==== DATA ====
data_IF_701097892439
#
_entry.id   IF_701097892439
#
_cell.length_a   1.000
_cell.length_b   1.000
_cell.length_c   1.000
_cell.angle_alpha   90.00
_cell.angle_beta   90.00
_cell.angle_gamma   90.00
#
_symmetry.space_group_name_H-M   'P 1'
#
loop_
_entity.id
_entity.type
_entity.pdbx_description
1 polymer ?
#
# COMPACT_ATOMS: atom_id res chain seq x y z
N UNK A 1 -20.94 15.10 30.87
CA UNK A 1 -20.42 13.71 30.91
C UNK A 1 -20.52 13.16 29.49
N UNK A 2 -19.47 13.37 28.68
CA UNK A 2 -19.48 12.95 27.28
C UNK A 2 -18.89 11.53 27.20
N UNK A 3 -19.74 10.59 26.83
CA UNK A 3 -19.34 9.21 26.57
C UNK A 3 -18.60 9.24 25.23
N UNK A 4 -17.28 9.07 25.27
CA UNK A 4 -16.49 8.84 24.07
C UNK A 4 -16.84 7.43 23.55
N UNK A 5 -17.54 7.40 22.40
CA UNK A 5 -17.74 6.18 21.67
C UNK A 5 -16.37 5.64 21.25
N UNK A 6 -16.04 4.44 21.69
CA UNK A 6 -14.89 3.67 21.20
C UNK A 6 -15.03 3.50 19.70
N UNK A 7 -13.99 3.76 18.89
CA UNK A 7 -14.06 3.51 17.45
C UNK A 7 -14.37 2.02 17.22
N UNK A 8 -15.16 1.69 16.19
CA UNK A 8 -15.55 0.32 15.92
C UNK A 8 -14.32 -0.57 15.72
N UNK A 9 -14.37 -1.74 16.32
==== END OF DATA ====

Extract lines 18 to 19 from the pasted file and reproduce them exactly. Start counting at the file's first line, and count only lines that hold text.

1 polymer ?
#